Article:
During signal transduction in plants under stress conditions, phosphorylation and de-phosphorylation are very important mechanisms for post-translational protein modifications [55]. Phosphorylation and dephosphorylation can trigger a number of proteins and enzymes with regulatory functions to control a wide range of cellular mechanisms or signaling process. It has been established that protein phosphorylation plays a significant role in drought response to halt or initiate the enzyme activity, for adjusting the concentration of resultant proteins or intracellular enzyme activity [55]. It was reported that Arabidopsis has numrous kinases [56]. From which the CDPK (calcium-dependent protein kinase) and MAPK (Mitogen-activated protein kinase) are considered critical signaling mechanisms in plants under stress. The stress signals were transduced into cellular processes by MAPK, succeeding phosphorylation processes of distinct downstream proteins for turning on and/or off their activities [56, 57]. In our study, 11,089 protein kinases were observed, of which 344 were DEGs (182 up-regulated and 162 down-regulated). There were 16 DEGs encoding MAPKs (9 up regulated and 7 down regulated) and 8 DEGs for CDPKs (2 up regulated and 6 down regulated). It suggests that the MAPKs and CDPKs pathways were engaged in the signaling of drought stress response of Axonopus compressus. When plants face water deficit conditions, osmo-tension would provoke ROS built-up in cells. Plants evolved the defense mechanism to extinguish the ROS and alleviate cellular damage. This defense mechanism comprises of SOD, POD, and CAT. The current study indentified DEGs related to 5 SODs, 3 CATs and 25 PODs. In addition, proteins of small-molecules such as proline, betaine, and LEA (late embryogenesis abundant) likewise play significant roles in restraining the cells from the damaging effects of drought. It was onserved that 370 unigenes can encode LEA. We observed 19 DEGs related to LEAs in Axonopus compressus all of which were up-regulated under stress. Therefore, the unigenes are crucial for developing sustainability against the water shortage for Axonopus compressus. Additionally, the osmotic regulation ability of plants to hamper water loss is an additional fundamental feature to survive in drought. The bidirectional water channel AQP (aquaporin) in plants is responsible for trans-membrane water mobility and long-distance water transportation. It is established that plants have the potential to defy the numerous stress circumstances through regulating the AQP proteins [58]. In Axonopus compressus, we observed 363 unigenes coding AQPs, including 31 differentially expressed unigenes. Majority of AQP’s showed a reduced expression, which indicates a potential decline in AQP’s activity. The decrease in AQPs expression is expected to correlate with limited moisture loss. It may sustain water-related homeostatic processes. Consequently, improving tolerance against drought in Axonopus compressus.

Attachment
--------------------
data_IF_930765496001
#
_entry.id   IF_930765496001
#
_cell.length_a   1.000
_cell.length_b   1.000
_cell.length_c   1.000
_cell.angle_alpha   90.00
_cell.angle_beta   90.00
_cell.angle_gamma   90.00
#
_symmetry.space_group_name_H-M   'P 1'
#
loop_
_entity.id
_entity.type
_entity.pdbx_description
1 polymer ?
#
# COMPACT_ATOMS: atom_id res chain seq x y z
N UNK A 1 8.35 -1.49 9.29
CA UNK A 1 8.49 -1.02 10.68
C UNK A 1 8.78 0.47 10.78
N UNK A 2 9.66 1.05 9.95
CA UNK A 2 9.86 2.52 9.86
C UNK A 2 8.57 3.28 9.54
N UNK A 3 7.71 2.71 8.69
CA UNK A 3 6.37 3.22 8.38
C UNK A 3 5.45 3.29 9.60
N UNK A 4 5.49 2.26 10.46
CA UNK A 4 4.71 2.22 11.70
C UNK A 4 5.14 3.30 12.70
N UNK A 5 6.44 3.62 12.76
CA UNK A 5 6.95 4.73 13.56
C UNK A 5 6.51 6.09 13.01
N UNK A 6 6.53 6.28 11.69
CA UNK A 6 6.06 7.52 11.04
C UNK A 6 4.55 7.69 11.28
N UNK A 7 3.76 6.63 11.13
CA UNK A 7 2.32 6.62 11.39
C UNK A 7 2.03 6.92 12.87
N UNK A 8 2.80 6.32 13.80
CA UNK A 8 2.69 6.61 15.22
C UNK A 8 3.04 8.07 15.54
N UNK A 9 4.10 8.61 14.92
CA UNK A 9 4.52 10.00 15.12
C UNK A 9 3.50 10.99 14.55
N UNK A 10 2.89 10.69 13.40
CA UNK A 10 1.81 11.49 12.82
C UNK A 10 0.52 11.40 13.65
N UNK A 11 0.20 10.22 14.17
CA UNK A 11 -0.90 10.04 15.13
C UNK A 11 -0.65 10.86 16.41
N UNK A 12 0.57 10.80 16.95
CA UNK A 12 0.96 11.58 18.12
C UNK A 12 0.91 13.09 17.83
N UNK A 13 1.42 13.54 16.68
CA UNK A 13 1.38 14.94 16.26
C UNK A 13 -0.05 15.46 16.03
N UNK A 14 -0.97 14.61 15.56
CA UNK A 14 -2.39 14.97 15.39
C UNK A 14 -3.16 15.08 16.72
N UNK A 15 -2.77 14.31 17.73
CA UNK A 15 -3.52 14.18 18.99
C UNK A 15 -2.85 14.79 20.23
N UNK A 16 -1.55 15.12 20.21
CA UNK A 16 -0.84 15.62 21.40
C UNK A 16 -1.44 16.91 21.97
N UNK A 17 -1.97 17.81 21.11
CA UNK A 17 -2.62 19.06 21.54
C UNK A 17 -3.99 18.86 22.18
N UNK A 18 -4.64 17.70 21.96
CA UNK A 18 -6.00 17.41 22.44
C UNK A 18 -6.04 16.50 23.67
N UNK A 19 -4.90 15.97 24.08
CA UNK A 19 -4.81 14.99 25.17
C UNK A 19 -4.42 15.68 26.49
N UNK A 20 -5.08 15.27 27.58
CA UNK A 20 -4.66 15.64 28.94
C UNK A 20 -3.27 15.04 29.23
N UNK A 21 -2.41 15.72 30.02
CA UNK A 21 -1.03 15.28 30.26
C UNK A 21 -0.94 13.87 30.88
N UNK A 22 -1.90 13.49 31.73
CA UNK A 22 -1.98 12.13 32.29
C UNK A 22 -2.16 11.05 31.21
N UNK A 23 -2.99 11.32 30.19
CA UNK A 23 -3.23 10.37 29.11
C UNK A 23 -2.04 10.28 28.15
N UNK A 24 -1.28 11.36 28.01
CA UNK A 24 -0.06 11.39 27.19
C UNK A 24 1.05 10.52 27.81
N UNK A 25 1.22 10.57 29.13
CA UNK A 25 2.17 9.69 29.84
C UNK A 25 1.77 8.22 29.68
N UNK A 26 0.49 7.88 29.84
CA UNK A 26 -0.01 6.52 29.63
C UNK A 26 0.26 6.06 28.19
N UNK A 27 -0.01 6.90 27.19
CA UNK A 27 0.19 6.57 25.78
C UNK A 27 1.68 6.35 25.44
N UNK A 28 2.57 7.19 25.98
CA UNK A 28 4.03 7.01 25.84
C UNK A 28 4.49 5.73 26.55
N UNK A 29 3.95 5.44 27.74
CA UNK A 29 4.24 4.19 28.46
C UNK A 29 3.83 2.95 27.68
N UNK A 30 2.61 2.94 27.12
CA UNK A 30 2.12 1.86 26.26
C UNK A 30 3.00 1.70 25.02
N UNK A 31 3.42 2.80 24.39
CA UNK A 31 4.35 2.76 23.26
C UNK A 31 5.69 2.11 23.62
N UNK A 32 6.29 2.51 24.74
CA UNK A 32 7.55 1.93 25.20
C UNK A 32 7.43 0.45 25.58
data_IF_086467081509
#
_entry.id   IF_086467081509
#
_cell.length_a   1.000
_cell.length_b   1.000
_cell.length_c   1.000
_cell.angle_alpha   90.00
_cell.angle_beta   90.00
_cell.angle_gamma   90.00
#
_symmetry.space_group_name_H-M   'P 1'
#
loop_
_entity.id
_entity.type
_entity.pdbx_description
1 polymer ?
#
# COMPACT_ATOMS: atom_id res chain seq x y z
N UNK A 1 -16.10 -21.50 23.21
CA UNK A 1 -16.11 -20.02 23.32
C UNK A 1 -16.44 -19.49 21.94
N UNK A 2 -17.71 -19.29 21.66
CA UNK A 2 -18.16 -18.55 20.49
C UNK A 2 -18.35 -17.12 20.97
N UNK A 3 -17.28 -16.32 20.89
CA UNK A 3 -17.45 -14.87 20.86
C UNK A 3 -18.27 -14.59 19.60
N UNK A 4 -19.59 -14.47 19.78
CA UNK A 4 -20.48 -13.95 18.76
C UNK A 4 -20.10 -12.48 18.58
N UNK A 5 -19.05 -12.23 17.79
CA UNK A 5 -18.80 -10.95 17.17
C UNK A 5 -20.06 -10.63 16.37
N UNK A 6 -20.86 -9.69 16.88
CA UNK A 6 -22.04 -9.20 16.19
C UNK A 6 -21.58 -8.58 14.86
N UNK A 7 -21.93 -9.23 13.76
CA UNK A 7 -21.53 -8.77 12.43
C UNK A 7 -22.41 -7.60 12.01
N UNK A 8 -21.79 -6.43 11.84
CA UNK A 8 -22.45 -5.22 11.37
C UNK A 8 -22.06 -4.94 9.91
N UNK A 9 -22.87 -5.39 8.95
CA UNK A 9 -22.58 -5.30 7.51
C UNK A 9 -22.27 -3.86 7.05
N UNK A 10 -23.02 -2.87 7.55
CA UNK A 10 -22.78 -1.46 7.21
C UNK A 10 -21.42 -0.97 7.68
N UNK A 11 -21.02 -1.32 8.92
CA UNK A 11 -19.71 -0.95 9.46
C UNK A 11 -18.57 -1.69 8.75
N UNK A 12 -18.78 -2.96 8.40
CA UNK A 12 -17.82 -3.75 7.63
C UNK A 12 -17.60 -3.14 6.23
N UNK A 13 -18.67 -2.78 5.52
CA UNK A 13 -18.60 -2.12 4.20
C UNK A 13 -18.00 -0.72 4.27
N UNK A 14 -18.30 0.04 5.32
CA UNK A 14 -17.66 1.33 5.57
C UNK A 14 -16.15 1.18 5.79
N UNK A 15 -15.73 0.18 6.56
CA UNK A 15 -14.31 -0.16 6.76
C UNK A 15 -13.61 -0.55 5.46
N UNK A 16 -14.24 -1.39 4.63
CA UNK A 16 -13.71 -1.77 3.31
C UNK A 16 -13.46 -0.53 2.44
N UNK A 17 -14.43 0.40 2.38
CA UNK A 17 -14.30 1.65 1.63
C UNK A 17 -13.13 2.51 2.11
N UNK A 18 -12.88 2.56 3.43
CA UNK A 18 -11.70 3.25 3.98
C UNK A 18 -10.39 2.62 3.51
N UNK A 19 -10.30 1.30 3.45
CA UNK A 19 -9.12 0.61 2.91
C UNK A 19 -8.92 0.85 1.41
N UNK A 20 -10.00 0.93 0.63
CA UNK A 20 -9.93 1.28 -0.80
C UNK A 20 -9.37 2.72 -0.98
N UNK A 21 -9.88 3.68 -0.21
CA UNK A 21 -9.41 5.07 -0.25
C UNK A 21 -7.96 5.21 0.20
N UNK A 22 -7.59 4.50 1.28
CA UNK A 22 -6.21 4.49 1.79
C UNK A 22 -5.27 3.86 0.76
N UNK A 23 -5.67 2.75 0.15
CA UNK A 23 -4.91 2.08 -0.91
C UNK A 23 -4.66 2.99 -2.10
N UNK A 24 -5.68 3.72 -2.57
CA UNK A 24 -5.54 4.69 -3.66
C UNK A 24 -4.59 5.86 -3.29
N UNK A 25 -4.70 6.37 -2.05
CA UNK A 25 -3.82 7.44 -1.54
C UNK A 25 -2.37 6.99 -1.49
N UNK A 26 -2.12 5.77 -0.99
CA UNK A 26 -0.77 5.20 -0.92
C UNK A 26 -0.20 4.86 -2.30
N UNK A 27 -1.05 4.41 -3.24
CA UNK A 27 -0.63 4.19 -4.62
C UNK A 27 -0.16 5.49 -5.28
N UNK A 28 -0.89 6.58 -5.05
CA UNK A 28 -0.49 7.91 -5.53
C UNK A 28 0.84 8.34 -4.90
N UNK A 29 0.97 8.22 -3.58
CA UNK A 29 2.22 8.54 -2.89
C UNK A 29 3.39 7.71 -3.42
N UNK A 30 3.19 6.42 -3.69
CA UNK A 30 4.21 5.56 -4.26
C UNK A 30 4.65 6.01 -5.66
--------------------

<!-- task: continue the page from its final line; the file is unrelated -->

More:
Conclusion

Under drought conditions, processing of stress signals, signal transduction, regulating gene expression and the subsequent downstream functional genes are essential variables in plant response to adversity. In current study, we observed 263,835 unigenes in Axonopus compressus based on RNA-Seq, in which 7445 were differentially expressed unigenes (DS and CK). Overall, 2747 were up-regulated and 2502 down-regulated unigenes. In addition, 352 (TFs) were found to be differentially expressed in Axonopus compressus (DS and CK). Current findings indicate that these genes are involved in the campaign of resistance to drought stress and have a highly significant and complicated role. This study provides valuable data for the molecular mechanisms underlying drought tolerance. The qRT-PCR validation of transcripts sets the basis for further investigations of the gene regulatory networks under drought stress and other abiotic stress factors in Axonopus compressus.

Availability of data and materials

The datasets generated and/or analysed during the current study are included in this article, its supplementary information files and in the [NCBI] repository with Accession: PRJNA688376 [https://www.ncbi.nlm.nih.gov/sra/PRJNA688376].

Abbreviations

DEGs:

Differentially expressed genes

DEPs:

Differentially expressed proteins

FPKM:

Fragments Per Kilobase Million

GO:

Gene Ontology

KO:

KEGG Orthology

GST:

Glutathione S-transferase

DS:

Drought Stress

CK:

Control

NGS:

Next Generation Sequencing

KEGG:

Kyoto Encyclopedia of Genes and Genomes

MAPK:

Mitogen-activated protein kinase

NDEGs:

No significant difference in genes.

RNA-seq:

RNA sequencing.

ROS:

Reactive oxygen species.

MDA:

Malondialdehyde.

EL:

Electrolyte Leakage.

cDNA:

Complementary DNA

RNA-Seq

RNA sequencing

DEGs

Differentially expressed genes.

CDSs:

CoDing Sequences.

ORF:

Open Reading Frame

ncRNAs

Non-coding RNAs.

DE:

Differentially expressed

TFs

Transcription factors.

BP:

Biological processes.

CC:

Cellular components.

MF:

Molecular functions.

POD:

Peroxidase.

SOD:

Superoxide Dismutase.

CAT:

Catalase.

LEA:

Later Embryogenesis Abundant.

ABA:

Abscisic acid.

PYR/PYL/RCAR:

Pyrabactin Resistance1/Pyr1-Like/Regulatory Components of Aba Receptors.

PP2C:

Protein Phosphatase type 2C.

SnRK2:

Serine/Threonine Kinases2.

SNF1:

Sucrose Non-fermentation 1.

PEG:

Polyethylene glycol.

LWP:

Leaf water potential.

dNTP:

Deoxynucleoside triphosphate.

qRT-PCR:

Real-Time Quantitative Reverse Transcription PCR.

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Acknowledgements

The authors are grateful to the editors and referees for their valuable comments to improve our manuscript.

Funding

This work was supported by the Construction of World First Class Discipline of Hainan University (No.RZZX201905), the National Natural Science Foundation of China (31060266), the Hainan Provincial Natural Science Foundation (310029). National Project on Sci-Tec Foundation Resources Survey (2017FY100600). The authors are grateful to the editors and referees for their valuable comments to improve their manuscript.

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Conceptualization: MN, ZW, Data curation: MN, Formal analysis: MN, FA, AZ, Funding acquisition: MN, ZW, Investigation: MN, LL, Methodology: MN, Writing – original draft: MN, FA, YH, LL, Writing – review & editing: MN, FA, ZW, SS, UA. All authors have read and approved the manuscript.

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Correspondence to Liao Li or Zhiyong Wang.

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Nawaz, M., Li, L., Azeem, F. et al. Insight of transcriptional regulators reveals the tolerance mechanism of carpet-grass (Axonopus compressus) against drought. BMC Plant Biol 21, 71 (2021). https://doi.org/10.1186/s12870-021-02844-7

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Keywords

  • Drought
  • Axonopus compressus
  • qRT-PCR
  • Enrichment analysis
  • lncRNAs
  • miRNAs
  • Transcriptomics